Amidst the ongoing frenzy in the stock market, the news about the prospects of Indian bonds getting its due place in the global bond indices have largely gone unnoticed. Global equity investors are on the edge, anxiously waiting for the US Fed to roll back fiscal stimulus or easy money policy. The question is not if but when the US Fed will close the liquidity tap and this action is expected to dry up fund flows, thereby slowing down the soaring prices of equities globally. Many attribute the current frenzy in the global stock markets to be driven by excess liquidity in the financial system which is also evident in the sharp rise of Indian stock indices.
The liquidity or flow of funds from Foreign Institutional Investors (FIIs) that may be potentially lost by the Indian stock market due to tapering off stimulus by the US Fed can be more than compensated indirectly by the proposed inclusion of Indian bonds in global indices. Such inclusions would require fund managers following a passive index strategy to buy Indian bonds to match their weights in the tracking index, thus leading to direct inflows. The inclusion of India’s sovereign bonds in global bond indices such as JP Morgan’s Government Bond Index-Emerging Markets (GBI-EM) and Global Aggregate Index, could possibly pave the way for attracting close to US$170 – USD$250 billion in fund inflows over the next decade as per estimates put out by various global banking majors. This compares favourably with a total US$36.4 bn of foreign funds attracted by the bond market over the last decade. The move to include Indian bonds in the global indices is likely to have profound impact across all segments in the economy
India is among the very few large economies which has remained outside the global bond indices and received negligible investment by foreign institutions. Now the situation is set to change as Indian Government’s bond debut in the global indices is slated for 2022. The returns offered by Indian bonds are far more attractive possessing strong investment grade rating compared to any other emerging market bond in the category given the inherent strength of the Indian economy.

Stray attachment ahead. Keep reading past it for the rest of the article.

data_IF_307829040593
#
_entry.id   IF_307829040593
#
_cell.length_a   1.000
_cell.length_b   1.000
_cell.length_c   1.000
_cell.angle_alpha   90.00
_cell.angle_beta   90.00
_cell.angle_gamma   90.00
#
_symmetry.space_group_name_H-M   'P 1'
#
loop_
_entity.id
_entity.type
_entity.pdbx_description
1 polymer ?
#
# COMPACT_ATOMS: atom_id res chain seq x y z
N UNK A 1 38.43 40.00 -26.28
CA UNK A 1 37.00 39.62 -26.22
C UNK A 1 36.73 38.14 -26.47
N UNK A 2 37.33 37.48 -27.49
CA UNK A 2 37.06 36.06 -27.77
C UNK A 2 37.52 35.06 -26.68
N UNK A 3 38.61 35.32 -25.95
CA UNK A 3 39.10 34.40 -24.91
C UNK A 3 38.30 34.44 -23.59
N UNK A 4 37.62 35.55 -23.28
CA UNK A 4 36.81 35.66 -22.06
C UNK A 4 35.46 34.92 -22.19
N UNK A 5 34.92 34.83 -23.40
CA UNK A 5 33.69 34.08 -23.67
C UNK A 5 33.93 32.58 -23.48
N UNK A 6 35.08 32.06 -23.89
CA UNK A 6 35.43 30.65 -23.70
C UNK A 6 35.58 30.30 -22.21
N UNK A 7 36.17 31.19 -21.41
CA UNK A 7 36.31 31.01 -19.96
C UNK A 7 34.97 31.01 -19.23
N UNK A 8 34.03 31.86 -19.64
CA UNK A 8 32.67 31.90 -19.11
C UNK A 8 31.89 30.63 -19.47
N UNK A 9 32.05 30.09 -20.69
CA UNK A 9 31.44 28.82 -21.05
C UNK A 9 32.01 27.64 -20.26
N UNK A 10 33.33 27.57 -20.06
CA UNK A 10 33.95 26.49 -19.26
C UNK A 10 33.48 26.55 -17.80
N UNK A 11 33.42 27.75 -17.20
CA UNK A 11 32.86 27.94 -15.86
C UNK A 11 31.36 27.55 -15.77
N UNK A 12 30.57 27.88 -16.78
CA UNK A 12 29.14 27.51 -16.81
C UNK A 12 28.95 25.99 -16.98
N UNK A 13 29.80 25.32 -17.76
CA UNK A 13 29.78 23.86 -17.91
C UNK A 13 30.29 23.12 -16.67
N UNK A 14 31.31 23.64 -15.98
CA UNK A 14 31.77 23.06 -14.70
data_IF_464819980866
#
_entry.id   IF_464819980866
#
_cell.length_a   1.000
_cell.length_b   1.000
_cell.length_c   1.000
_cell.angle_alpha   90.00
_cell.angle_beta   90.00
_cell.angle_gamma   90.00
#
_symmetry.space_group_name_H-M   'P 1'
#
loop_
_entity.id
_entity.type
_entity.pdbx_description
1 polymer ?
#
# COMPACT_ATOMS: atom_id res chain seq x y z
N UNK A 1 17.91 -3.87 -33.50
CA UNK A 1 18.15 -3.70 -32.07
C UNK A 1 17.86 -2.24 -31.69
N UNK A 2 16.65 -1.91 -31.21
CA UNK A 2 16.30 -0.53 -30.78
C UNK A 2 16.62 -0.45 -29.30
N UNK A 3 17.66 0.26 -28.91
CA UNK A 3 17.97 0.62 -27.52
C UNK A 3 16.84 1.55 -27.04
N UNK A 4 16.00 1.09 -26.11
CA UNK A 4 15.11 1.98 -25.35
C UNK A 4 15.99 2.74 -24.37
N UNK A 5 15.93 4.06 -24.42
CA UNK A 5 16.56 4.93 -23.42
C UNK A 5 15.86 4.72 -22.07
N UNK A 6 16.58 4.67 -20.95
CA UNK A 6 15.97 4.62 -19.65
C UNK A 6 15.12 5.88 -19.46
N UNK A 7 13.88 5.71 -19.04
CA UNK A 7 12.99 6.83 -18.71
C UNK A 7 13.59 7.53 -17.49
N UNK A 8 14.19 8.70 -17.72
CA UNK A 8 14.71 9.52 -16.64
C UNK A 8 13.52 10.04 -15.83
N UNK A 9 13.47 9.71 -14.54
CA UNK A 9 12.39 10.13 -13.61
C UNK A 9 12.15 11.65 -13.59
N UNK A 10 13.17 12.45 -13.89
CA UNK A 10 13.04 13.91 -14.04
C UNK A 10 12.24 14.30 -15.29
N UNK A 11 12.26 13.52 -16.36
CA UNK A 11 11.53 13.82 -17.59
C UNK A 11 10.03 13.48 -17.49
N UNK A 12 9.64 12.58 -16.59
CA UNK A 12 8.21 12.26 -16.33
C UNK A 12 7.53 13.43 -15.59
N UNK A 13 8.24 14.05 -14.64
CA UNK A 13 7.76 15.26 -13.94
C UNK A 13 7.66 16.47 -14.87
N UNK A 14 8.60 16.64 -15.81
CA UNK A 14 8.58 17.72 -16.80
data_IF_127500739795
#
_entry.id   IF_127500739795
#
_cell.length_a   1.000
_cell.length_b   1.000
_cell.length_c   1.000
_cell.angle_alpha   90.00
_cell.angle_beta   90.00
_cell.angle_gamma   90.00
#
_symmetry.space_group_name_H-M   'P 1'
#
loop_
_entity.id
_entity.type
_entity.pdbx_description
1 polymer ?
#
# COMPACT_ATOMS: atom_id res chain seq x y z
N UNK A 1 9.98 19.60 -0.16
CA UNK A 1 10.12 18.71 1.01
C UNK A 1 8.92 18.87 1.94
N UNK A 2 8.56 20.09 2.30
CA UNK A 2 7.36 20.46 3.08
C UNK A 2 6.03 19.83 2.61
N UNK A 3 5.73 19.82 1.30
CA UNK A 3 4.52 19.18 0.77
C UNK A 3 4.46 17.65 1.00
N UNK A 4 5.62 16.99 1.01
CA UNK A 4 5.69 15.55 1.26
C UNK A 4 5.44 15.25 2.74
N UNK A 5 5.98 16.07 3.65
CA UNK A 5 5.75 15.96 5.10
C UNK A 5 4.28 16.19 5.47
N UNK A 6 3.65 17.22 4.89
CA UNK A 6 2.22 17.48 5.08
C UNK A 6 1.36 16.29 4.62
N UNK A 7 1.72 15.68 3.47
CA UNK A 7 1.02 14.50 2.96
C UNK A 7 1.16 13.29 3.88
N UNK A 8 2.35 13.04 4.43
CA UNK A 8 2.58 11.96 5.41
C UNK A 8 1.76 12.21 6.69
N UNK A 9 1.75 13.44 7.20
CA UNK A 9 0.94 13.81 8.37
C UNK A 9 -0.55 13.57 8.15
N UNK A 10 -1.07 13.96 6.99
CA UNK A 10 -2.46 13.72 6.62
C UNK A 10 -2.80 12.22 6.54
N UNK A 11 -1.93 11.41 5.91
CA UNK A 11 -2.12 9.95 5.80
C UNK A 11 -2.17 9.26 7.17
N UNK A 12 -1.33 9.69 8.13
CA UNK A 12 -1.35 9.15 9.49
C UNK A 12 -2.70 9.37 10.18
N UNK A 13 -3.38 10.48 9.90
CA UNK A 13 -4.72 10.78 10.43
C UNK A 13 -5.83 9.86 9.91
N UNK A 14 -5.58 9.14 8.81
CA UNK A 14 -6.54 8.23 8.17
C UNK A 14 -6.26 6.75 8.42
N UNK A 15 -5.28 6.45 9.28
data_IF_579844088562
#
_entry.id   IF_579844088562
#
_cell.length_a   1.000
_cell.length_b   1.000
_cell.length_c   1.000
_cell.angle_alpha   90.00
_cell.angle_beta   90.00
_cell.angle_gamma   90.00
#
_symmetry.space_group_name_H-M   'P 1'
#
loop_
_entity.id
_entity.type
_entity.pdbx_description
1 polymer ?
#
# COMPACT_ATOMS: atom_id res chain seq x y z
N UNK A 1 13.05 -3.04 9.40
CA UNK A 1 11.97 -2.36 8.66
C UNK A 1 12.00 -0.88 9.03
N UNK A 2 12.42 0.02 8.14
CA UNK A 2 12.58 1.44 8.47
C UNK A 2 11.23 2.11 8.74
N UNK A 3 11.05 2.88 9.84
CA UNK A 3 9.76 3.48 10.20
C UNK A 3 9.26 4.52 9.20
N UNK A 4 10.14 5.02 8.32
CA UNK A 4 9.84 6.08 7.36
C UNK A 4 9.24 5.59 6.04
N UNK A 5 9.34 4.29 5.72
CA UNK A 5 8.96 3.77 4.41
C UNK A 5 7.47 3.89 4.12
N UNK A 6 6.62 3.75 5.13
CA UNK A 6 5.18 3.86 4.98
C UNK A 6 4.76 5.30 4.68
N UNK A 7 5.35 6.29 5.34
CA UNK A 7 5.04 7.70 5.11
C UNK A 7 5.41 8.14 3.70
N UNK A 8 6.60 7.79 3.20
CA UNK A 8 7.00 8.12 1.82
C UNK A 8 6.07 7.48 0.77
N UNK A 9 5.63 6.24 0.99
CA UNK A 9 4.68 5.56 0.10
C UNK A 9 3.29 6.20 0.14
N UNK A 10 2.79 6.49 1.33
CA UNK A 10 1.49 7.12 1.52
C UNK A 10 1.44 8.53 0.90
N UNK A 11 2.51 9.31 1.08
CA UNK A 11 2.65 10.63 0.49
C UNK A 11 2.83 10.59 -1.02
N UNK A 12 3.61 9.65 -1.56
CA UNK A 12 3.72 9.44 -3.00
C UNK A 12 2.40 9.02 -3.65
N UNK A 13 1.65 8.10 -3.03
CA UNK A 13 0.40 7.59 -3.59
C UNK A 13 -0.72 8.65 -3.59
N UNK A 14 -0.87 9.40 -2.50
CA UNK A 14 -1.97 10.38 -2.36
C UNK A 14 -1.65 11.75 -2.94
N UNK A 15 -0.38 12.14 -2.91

Foreign Investors have been investing in Indian markets but most of the investments were done by active fund managers who choose to invest in these markets because of their analysis and outlook. However, inclusion of a country’s bonds or equities in global indices compels the global passive funds to also invest in securities which brings in huge foreign inflows in the domestic markets. This inclusion in global bond indices could push the government to relax the foreign portfolio limits and open the bond market further. Possibly, the passive flows can go a long way in plugging the gap between the demand and supply for bonds and have a soothing effect on bond yields too.
The Central Government, one of the major beneficiaries of the move to include bonds in global indices can look at bond markets to bridge their budget deficit as well as fund planned expenditure at lower rate of interest , thereby help keep fiscal deficit at manageable levels. With foreign investors ready to invest in Indian bonds, RBI will be more confident of mobilising the funds as and when the government decides to tap the bond market without having to over depend on Indian banks to subscribe the paper. Indian banks too can instead choose to extend higher credit to both individuals and corporates at lower interest rates which in turn can help boost retail consumption and fillip to kickstart capex investment cycle. Increased leverage at lower cost will help corporates report healthy growth in profits which in turn can fuel stock prices. There is enough evidence to support the hypothesis that strong inflows into bond markets will have a positive rub off on equities as well. The performance of the corporate sector and the equity markets depends largely on the economic outlook, stable interest and currency rate regime. Robust bond market and global inflows is expected to help keep the rupee strong and stable, thereby help improve the external balance of payments position and stabilise internal inflationary situation
Hence, we strongly believe that inclusion of Indian bonds in global indices will mark a major transformation of Indian economic landscape and in turn provide necessary stimulus to the markets.
Author – Rishabh Mukherjee, CFA and Payal Mehta, FRM